And more questions. Why do we need big data to move commerce forward? Really? Why? Forward to where? All rhetorical questions Allan. The world seems increasingly silly to those of us who no longer believe in the perpetual growth machine and growth with no consequences.

And to be blunt, it’s because of all this TaaS, the Internet of things, etc. etc., that I’ve got a really hard time taking climate change all that seriously anymore. Te me, what’s essentially being shown is that we’re not all that willing to make any sacrifices in our lives. It’s seeming to me that climate change is something that’s going to have to be mitigated after the fact, not so much avoided. I do hope I’m wrong though.

I thought you may be interested in this, if you have not read it already:

What is Eco-Socialism, Who is an Eco-Socialist


Thanks very much for that! I was kind of debating whether or not I wanted to include in the post the footnote seen above, and then more recently was debating whether or not I should delete it (with a note of its deletion). I rather reluctantly decided to leave it, but now you’ve given me the opportunity to clarify myself – thanks!

If you look at one of my posts from back in November you’ll see that I pictured Obama, Clinton, Sanders and Trump with tractors (or in Trump’s case, his pseudo tractor). Sanders is riding a John Deere from the 1960s or something, which is all folksy and stuff, but still industrialism. Like Sarkar described Chavez as being “a good man” in a “petro-socialist” system, Sanders tends to make me think of somebody who’s fighting for equality on the Titanic while it’s sinking. It’s a nice gesture, but a bit daft.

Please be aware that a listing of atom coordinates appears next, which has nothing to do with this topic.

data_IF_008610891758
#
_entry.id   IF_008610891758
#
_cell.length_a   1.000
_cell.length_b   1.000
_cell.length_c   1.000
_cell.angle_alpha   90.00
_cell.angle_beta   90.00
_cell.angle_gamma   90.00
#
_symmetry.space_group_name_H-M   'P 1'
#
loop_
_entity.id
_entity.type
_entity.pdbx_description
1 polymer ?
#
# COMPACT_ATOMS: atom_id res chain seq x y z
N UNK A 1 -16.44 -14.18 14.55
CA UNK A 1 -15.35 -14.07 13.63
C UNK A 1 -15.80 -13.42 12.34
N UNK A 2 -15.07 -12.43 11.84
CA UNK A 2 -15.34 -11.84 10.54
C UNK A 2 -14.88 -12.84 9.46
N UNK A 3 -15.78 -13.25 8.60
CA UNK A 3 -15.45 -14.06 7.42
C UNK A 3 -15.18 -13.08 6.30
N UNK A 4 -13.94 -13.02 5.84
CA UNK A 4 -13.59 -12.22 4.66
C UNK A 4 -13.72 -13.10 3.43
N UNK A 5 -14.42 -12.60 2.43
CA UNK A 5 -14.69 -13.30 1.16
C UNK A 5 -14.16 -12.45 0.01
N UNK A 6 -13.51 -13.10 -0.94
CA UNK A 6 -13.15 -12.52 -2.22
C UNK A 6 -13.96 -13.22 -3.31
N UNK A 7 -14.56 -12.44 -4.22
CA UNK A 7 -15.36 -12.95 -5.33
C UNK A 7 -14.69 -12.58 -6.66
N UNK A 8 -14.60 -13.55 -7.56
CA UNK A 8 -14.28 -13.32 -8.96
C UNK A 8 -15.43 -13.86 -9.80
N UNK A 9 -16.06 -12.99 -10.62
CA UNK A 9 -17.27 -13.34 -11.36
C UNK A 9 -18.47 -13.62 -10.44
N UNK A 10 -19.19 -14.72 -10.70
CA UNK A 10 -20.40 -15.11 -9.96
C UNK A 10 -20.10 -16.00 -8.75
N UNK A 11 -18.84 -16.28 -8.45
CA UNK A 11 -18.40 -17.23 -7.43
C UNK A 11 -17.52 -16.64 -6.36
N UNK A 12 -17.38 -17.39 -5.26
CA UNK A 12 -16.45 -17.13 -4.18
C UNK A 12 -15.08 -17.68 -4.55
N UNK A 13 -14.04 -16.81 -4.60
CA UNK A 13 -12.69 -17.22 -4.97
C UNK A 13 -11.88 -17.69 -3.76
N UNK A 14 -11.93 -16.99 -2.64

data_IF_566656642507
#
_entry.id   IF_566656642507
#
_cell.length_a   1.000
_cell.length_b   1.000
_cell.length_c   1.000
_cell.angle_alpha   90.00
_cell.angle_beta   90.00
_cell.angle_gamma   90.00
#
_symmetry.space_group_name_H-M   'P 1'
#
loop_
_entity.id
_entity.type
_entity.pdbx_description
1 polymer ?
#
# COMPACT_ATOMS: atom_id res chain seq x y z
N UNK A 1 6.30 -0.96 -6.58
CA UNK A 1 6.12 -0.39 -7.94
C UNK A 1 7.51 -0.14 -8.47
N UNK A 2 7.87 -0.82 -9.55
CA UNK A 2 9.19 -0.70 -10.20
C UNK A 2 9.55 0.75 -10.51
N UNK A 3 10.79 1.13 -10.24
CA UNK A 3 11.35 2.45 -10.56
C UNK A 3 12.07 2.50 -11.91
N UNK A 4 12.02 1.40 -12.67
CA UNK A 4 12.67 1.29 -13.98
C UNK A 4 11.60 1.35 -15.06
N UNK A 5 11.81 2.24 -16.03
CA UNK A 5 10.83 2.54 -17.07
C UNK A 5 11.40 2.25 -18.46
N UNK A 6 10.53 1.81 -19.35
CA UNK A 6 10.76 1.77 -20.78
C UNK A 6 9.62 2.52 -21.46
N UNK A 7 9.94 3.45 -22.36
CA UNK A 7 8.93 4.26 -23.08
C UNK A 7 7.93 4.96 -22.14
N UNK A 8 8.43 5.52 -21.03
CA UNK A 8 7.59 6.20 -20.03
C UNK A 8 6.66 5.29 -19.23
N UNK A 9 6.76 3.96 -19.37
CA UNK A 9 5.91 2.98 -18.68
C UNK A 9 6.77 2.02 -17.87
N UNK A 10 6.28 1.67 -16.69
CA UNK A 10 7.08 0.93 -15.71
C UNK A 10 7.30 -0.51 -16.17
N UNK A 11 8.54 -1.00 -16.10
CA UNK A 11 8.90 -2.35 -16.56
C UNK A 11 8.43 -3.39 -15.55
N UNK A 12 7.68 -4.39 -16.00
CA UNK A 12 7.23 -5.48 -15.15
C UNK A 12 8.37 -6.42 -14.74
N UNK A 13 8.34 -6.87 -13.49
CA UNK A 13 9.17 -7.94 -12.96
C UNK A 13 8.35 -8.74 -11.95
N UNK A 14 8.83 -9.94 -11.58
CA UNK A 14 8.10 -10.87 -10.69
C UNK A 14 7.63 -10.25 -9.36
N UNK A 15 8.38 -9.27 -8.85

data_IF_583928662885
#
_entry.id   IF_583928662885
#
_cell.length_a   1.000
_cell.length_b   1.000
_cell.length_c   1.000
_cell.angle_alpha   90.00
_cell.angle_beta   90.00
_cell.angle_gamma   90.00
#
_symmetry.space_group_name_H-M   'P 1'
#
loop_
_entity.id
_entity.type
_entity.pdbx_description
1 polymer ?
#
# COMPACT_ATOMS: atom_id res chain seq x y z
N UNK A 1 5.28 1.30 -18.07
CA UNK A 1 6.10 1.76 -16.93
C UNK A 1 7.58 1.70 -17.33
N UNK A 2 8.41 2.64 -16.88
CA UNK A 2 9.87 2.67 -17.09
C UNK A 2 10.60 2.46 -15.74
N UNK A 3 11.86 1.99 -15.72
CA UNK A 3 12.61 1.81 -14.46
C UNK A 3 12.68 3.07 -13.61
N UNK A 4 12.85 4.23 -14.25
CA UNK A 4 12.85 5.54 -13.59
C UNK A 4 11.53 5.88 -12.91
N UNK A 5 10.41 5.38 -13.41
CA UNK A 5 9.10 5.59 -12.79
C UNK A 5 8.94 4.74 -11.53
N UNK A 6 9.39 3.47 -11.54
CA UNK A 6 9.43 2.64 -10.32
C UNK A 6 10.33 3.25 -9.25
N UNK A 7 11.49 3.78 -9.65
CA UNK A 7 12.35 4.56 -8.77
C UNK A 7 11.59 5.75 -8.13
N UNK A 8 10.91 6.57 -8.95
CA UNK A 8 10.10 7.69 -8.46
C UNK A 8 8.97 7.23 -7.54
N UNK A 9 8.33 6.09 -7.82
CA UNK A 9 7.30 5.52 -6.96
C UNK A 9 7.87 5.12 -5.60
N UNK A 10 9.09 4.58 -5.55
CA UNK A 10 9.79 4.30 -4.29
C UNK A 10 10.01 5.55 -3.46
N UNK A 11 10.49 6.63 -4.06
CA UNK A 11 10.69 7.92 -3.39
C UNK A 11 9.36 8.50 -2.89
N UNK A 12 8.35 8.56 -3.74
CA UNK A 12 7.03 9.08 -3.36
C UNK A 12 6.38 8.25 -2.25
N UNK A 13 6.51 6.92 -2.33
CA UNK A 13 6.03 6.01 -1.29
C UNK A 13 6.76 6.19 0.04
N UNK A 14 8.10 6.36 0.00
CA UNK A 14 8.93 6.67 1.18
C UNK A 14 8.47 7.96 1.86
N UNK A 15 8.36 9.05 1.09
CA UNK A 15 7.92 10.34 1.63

So many thanks for about allowing me to clear that up!

Furthermore, I think Sarkar is absolutely spot-on when he states that “To be a good socialist one only needs to rejects capitalism”. But to prefix “socialism” with “eco”? I don’t know. Perhaps. But since socialism is very much equated with industrialism, it kind of seems to me like an attempt to attach a nice veneer to the latter. On the other hand, and as Wendell Berry stated, industrialism is a way of thinking based on money, agrarianism is a way of thinking based on the land. But then again, it’s not as if agrarianism/agrarians from the past have all been angels – far from it. So maybe… eco-agrarians? Or is that just an attempt to pull off the same thing as eco-socialist?

Anyhow, with much delay I’m about to start on the next post and might very well end up doing a review of Klein’s latest book (which I haven’t read yet). We’ll see.

By the way, I don’t know if you were reading FF2F back then, but back in September of last year I put up the first part of a 4 part series on Naomi Klein. Besides my posts on honeybees it’s by far the thing that has garnered the most attention on this blog. You might find them an interesting read.

Excellent exchanges going on here, at least the Internet allows great distances to shrink so great minds communicate. Now back to the garden

Yeah. Gotta get a garden.